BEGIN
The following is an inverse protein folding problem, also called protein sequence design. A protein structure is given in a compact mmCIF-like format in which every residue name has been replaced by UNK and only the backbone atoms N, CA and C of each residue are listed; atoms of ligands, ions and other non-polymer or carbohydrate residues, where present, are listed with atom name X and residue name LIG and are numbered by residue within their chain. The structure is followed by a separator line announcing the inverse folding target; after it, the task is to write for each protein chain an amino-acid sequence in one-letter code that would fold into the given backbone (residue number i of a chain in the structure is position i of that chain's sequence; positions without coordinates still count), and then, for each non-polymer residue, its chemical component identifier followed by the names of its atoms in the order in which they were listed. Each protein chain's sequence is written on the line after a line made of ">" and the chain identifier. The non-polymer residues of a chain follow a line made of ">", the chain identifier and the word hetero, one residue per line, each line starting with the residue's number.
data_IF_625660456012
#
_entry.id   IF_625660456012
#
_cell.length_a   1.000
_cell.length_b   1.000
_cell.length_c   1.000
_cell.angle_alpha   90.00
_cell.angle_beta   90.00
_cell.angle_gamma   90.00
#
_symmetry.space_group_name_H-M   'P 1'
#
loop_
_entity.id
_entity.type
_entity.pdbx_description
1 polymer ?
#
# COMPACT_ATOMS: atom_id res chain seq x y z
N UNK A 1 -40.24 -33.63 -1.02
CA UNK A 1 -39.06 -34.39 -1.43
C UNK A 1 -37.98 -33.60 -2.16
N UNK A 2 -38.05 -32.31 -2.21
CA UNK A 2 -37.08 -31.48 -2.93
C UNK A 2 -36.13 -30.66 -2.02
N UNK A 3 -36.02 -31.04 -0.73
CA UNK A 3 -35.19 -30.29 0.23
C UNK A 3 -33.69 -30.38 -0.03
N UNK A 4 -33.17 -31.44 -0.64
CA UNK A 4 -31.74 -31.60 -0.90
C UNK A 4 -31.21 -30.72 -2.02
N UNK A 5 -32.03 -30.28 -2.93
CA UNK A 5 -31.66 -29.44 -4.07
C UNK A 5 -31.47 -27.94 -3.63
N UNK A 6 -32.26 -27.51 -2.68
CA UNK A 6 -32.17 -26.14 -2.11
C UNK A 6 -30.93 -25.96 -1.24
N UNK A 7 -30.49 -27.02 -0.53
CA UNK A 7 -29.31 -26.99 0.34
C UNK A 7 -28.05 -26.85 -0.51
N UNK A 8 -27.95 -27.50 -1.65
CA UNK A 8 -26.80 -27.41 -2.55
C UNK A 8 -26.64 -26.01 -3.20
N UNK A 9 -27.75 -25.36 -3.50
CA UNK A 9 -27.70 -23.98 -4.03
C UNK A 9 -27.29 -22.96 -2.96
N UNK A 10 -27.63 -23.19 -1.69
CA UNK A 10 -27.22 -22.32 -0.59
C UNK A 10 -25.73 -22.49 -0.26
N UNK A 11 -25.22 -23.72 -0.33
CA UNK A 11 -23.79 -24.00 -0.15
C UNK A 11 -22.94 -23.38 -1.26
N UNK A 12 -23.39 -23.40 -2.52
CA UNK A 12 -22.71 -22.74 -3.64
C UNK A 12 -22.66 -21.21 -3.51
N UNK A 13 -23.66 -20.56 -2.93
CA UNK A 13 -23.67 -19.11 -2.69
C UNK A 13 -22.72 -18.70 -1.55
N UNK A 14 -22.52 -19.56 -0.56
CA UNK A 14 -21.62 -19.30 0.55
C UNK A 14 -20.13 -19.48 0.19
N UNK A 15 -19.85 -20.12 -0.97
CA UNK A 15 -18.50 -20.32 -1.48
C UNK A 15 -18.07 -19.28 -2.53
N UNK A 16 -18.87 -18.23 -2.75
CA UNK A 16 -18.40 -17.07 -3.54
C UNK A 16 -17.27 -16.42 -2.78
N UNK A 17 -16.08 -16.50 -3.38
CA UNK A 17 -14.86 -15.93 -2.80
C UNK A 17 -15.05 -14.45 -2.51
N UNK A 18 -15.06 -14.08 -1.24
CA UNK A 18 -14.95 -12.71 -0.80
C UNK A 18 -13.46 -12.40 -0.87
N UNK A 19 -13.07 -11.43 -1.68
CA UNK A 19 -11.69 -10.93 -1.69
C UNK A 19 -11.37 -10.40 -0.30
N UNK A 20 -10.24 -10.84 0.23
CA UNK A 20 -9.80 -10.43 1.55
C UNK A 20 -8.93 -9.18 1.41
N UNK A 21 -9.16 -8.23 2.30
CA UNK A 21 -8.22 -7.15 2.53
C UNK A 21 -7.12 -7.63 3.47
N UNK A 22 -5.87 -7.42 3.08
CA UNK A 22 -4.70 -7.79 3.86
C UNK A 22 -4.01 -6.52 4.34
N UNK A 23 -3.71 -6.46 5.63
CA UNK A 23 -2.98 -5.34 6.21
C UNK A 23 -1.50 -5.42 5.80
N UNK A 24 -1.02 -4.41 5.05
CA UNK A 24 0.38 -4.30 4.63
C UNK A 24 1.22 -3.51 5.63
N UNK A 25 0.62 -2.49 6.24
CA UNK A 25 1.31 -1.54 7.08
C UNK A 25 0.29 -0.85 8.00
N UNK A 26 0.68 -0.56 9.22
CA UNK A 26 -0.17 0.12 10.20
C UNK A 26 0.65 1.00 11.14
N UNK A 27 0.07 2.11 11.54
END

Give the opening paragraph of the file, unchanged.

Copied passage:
The following is an inverse protein folding problem, also called protein sequence design. A protein structure is given in a compact mmCIF-like format in which every residue name has been replaced by UNK and only the backbone atoms N, CA and C of each residue are listed; atoms of ligands, ions and other non-polymer or carbohydrate residues, where present, are listed with atom name X and residue name LIG and are numbered by residue within their chain. The structure is followed by a separator line announcing the inverse folding target; after it, the task is to write for each protein chain an amino-acid sequence in one-letter code that would fold into the given backbone (residue number i of a chain in the structure is position i of that chain's sequence; positions without coordinates still count), and then, for each non-polymer residue, its chemical component identifier followed by the names of its atoms in the order in which they were listed. Each protein chain's sequence is written on the line after a line made of ">" and the chain identifier. The non-polymer residues of a chain follow a line made of ">", the chain identifier and the word hetero, one residue per line, each line starting with the residue's number.